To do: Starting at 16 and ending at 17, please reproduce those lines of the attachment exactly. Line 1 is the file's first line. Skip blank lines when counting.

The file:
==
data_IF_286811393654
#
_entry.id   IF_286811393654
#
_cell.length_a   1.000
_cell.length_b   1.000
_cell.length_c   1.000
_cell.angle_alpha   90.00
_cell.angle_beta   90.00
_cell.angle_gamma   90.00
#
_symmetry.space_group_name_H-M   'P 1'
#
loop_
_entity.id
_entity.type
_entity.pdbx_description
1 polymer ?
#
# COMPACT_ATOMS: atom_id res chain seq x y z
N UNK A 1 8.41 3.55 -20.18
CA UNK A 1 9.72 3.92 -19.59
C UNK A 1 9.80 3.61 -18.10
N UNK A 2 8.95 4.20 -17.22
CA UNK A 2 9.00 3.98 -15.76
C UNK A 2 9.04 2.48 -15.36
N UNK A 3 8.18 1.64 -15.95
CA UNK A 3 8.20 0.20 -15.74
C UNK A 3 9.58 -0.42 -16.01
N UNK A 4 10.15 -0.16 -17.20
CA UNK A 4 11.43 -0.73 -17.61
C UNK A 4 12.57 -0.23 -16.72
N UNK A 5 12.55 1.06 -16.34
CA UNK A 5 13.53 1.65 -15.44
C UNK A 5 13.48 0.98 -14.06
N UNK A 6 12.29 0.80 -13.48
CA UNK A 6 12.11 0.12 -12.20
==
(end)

_entity.type
_entity.pdbx_description